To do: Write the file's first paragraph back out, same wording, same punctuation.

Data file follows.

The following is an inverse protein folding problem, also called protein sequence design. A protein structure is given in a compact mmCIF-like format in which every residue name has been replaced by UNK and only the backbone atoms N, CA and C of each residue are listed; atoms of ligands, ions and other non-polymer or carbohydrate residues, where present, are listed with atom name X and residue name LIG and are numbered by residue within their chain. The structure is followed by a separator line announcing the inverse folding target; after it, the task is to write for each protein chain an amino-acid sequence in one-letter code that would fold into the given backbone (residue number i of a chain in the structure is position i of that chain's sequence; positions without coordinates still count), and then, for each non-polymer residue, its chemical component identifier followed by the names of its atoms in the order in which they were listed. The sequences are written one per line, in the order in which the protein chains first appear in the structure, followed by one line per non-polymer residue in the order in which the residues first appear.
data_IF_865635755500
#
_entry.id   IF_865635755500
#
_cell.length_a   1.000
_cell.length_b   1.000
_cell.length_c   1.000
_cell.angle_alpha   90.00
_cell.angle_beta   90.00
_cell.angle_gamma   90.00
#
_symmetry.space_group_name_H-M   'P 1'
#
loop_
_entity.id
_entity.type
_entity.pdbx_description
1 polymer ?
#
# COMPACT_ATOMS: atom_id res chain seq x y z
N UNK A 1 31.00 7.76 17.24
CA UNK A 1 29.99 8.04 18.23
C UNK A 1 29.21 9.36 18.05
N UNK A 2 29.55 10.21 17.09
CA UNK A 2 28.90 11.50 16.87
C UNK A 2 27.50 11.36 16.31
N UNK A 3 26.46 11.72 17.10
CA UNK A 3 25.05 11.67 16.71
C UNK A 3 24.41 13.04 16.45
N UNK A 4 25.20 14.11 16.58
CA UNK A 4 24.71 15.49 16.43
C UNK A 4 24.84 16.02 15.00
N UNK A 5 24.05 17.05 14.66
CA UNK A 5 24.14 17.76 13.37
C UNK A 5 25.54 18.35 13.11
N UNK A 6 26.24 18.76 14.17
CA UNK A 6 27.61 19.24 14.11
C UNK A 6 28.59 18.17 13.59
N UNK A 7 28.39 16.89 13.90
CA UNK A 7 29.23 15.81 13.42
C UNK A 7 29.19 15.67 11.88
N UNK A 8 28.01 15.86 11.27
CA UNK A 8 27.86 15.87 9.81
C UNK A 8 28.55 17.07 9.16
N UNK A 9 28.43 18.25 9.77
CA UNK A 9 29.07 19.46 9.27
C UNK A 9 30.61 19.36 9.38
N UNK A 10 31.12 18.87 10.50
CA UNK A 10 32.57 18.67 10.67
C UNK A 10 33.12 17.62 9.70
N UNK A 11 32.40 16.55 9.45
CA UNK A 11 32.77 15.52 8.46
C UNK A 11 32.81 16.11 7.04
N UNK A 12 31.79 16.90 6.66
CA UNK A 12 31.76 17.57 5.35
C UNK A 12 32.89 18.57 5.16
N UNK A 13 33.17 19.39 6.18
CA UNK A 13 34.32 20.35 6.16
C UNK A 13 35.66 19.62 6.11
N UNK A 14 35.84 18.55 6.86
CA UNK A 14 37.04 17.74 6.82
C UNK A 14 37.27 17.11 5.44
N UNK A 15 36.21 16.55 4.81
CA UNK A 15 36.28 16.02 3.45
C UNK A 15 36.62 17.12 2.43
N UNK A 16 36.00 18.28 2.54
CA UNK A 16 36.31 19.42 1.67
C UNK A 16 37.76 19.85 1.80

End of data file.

The following is an inverse protein folding problem, also called protein sequence design. A protein structure is given in a compact mmCIF-like format in which every residue name has been replaced by UNK and only the backbone atoms N, CA and C of each residue are listed; atoms of ligands, ions and other non-polymer or carbohydrate residues, where present, are listed with atom name X and residue name LIG and are numbered by residue within their chain. The structure is followed by a separator line announcing the inverse folding target; after it, the task is to write for each protein chain an amino-acid sequence in one-letter code that would fold into the given backbone (residue number i of a chain in the structure is position i of that chain's sequence; positions without coordinates still count), and then, for each non-polymer residue, its chemical component identifier followed by the names of its atoms in the order in which they were listed. The sequences are written one per line, in the order in which the protein chains first appear in the structure, followed by one line per non-polymer residue in the order in which the residues first appear.